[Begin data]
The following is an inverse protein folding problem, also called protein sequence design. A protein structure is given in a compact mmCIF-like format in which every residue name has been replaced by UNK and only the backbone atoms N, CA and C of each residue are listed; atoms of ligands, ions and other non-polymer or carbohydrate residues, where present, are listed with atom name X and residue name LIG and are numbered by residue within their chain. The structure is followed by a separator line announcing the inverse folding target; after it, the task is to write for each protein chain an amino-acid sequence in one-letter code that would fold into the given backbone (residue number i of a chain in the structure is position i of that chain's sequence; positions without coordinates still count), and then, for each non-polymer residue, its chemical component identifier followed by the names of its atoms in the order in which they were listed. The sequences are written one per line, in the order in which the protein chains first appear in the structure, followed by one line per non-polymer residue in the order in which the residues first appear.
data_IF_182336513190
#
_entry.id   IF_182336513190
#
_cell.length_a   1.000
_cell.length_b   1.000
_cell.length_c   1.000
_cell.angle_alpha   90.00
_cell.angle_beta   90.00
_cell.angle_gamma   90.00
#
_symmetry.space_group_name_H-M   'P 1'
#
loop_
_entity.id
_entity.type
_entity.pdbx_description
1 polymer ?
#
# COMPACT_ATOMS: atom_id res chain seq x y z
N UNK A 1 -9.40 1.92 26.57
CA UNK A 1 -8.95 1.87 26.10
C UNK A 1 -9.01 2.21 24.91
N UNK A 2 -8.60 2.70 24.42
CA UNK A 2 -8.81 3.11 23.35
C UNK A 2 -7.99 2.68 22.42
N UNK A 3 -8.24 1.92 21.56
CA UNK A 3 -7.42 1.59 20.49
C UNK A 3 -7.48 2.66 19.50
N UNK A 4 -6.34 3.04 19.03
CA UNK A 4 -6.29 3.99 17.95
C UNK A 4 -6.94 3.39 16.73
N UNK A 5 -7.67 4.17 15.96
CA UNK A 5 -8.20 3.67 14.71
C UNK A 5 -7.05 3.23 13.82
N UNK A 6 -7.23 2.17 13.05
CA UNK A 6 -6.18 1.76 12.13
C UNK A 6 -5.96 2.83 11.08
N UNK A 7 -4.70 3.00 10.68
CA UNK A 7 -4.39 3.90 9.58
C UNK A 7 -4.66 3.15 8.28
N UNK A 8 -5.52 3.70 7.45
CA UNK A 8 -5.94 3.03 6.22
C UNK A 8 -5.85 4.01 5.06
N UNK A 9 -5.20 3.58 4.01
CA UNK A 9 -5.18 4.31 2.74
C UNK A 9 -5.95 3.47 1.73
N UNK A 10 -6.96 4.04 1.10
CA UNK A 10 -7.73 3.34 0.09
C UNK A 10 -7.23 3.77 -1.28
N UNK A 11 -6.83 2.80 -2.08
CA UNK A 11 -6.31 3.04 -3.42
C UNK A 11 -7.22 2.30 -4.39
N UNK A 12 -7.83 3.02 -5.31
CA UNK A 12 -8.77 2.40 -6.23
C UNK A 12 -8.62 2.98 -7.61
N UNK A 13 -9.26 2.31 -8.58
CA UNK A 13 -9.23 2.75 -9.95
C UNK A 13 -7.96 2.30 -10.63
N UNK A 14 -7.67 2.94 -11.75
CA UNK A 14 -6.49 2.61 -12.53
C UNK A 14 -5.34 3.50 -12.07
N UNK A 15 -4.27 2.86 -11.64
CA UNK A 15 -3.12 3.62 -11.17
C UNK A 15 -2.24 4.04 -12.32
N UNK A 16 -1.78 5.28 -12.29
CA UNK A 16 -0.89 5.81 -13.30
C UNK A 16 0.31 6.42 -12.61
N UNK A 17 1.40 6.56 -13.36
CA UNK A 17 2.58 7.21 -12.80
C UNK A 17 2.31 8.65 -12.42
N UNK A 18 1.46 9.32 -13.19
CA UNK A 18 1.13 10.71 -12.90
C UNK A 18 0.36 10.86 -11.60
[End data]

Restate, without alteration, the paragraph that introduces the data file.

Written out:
The following is an inverse protein folding problem, also called protein sequence design. A protein structure is given in a compact mmCIF-like format in which every residue name has been replaced by UNK and only the backbone atoms N, CA and C of each residue are listed; atoms of ligands, ions and other non-polymer or carbohydrate residues, where present, are listed with atom name X and residue name LIG and are numbered by residue within their chain. The structure is followed by a separator line announcing the inverse folding target; after it, the task is to write for each protein chain an amino-acid sequence in one-letter code that would fold into the given backbone (residue number i of a chain in the structure is position i of that chain's sequence; positions without coordinates still count), and then, for each non-polymer residue, its chemical component identifier followed by the names of its atoms in the order in which they were listed. The sequences are written one per line, in the order in which the protein chains first appear in the structure, followed by one line per non-polymer residue in the order in which the residues first appear.